Why would Dorian Satoshi Nakamoto want to distance himself from Bitcoin?

Nakamoto's possible involvement with Bitcoin has become a juicy thread for media elites after it was reported by Newsweek. Nakamoto quickly denied his connection with the currency, which has only increased the media's interest. Journalists love a good mystery. A car chase makes it all the better. And Bitcoin is a newsy topic, which means more clicks.

But journalists are not normal. In face-to-face conversations, normal people keep asking me one thing: Why all the denials? Why does Nakamoto refuse to be identified with Bitcoin?

Media stakeouts can be tough. So it's reasonable that Newsweek's Nakamoto would rather not associate himself with Bitcoin and avoid unwanted attention.

But that doesn't answer why the creator of Bitcoin — whoever it is — would go so far to hide his or her identity in the first place. The creator, who is known online as Satoshi Nakamoto, chose engineer Gavin Andresen to continue developing Bitcoin's code years ago. That person then vanished from the project altogether sometime in early 2011. The online account has rarely, if ever, come out of hiding since, except to say on Thursday night that "I am not Dorian Nakamoto." The denial has set off guesses and counter-guesses as to whether the cyber-Nakamoto is telling the truth, or if it's just one more bit of subterfuge.

Whatever the answer, there are good reasons — both current and historical — for the Nakamoto identified by Newsweek to want to stay out of the limelight. One is that Bitcoin's virtually untraceable nature makes it easy to use for nefarious purposes, like buying black-market drugs or weapons. It's a lot like cash in that respect, but being a technological innovation, Bitcoin has drawn the ire of some very powerful people, including lawmakers like Sen. Joe Manchin and the governments of China and Russia. If I were in Nakamoto's shoes — and no, I'm not him, either — I would be pretty leery of making those kinds of enemies.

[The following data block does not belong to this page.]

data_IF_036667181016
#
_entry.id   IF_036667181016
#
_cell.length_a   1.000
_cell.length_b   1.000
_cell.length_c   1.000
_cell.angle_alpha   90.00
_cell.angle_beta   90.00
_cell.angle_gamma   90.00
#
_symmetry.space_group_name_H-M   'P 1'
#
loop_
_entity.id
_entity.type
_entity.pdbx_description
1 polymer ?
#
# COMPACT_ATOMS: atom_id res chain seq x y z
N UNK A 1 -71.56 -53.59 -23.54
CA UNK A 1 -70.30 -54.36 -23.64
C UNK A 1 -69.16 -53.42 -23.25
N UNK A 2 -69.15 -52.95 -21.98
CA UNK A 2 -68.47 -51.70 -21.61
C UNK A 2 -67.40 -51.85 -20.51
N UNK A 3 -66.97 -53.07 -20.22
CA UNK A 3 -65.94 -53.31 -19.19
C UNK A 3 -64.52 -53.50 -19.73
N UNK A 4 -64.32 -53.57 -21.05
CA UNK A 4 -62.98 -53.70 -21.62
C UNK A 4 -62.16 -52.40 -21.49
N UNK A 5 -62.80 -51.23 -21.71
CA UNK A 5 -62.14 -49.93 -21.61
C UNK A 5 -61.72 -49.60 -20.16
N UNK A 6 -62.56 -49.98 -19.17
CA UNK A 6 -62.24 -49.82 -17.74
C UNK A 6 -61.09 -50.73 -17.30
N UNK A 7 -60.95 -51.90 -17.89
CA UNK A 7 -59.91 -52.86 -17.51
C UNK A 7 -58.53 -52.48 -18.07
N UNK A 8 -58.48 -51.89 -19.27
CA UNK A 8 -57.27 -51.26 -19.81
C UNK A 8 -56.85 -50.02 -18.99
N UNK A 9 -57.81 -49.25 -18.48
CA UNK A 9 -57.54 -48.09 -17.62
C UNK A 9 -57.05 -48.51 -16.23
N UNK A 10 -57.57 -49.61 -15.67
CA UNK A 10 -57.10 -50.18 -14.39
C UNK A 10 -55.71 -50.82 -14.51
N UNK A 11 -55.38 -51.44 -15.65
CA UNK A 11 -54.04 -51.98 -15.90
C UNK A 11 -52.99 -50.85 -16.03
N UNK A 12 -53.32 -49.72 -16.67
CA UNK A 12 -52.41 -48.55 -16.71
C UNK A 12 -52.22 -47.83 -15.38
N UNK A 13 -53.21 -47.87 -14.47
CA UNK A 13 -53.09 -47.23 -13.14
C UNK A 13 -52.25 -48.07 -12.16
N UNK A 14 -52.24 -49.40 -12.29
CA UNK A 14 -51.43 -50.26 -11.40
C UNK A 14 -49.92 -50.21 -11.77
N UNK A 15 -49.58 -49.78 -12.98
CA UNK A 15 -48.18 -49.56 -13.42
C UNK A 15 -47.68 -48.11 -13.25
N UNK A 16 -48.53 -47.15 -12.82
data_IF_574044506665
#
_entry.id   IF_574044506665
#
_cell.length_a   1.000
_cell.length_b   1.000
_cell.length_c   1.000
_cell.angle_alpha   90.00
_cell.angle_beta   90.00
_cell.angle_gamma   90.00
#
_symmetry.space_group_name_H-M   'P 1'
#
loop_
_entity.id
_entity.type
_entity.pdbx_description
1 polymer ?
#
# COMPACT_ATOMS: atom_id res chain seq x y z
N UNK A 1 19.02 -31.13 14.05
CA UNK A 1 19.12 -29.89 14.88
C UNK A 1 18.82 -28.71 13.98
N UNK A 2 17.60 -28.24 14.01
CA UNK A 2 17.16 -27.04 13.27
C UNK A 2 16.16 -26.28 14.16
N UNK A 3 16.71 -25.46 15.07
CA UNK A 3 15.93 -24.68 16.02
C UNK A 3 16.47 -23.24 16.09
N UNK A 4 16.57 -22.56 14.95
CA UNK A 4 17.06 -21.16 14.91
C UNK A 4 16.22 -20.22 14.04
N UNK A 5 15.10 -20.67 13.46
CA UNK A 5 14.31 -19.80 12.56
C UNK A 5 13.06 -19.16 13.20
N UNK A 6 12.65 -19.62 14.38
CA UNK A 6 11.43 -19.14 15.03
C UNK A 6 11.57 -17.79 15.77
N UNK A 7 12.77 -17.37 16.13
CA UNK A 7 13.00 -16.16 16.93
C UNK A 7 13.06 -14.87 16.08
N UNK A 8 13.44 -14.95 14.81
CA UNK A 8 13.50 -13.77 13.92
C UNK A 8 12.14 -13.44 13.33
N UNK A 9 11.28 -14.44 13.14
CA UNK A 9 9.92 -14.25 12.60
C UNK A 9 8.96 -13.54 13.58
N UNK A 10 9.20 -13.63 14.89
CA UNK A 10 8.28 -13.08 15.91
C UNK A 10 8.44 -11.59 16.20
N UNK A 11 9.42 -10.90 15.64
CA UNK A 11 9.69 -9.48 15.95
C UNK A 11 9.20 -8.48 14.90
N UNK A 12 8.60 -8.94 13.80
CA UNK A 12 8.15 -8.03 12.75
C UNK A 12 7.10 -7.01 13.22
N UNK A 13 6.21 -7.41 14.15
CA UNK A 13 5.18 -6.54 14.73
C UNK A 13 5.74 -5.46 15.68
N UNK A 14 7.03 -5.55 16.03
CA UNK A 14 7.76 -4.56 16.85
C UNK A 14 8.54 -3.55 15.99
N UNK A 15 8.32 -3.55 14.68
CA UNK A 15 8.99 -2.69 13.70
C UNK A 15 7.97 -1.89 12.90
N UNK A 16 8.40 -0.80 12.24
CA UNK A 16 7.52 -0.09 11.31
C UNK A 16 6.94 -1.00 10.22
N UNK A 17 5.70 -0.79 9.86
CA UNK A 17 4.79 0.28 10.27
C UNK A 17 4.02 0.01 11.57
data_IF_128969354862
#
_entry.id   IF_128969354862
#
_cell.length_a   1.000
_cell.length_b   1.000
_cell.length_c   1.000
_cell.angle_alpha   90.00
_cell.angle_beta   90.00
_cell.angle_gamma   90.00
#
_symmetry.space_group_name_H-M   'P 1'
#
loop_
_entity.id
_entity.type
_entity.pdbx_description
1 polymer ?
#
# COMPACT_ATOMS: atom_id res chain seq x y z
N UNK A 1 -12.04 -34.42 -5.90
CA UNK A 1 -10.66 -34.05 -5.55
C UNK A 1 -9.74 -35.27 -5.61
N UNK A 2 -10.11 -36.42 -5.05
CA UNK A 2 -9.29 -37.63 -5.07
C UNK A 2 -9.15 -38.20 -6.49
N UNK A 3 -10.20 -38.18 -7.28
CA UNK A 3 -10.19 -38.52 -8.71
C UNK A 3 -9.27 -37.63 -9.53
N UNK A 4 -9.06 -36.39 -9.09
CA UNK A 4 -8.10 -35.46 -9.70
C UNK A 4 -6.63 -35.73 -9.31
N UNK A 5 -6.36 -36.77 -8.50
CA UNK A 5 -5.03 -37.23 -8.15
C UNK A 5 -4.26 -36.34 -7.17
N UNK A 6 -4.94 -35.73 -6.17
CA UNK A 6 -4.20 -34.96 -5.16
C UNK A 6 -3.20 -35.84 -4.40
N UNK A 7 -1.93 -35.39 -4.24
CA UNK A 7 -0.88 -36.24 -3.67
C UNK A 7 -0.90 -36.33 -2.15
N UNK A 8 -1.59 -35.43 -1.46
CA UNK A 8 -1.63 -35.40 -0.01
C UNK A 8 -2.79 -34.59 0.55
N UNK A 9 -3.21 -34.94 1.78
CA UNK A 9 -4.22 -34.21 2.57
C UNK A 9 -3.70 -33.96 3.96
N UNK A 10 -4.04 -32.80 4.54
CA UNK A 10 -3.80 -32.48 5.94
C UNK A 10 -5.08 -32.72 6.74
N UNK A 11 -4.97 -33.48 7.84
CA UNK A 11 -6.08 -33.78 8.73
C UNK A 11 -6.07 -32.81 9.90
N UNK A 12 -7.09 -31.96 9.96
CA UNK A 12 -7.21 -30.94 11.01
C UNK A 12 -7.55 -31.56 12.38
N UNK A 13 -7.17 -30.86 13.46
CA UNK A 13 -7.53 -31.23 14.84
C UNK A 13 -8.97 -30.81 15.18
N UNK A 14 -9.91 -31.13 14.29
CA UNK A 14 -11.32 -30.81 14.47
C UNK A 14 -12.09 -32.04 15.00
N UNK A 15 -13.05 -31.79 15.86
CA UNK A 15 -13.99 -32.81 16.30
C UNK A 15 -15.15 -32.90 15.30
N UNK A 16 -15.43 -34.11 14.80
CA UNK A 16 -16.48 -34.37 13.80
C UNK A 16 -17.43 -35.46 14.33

Another is that Bitcoin has arguably benefited from being a leaderless phenomenon. Since all bitcoins are based on computer code, a simple change to that underlying system would dramatically alter how the currency works. If he'd stayed on, Nakamoto could have been the Bitcoin dictator, with the power to change the value of people's holdings overnight. Instead, he chose to delegate — a move that increased confidence in the neutrality of the system as more people got on board. Now anyone who chose to singlehandedly alter the code would face a major backlash from the countless Bitcoin users around the world.

Then there's the question about Bitcoin's long-term viability. Despite the fact that in the United States entrepreneurs are working to integrate it more closely with the financial system, the currency still has a lot of skeptics. If Bitcoin doesn't pan out, it would certainly be much better for someone to continue life not as the person who failed at creating a strong currency.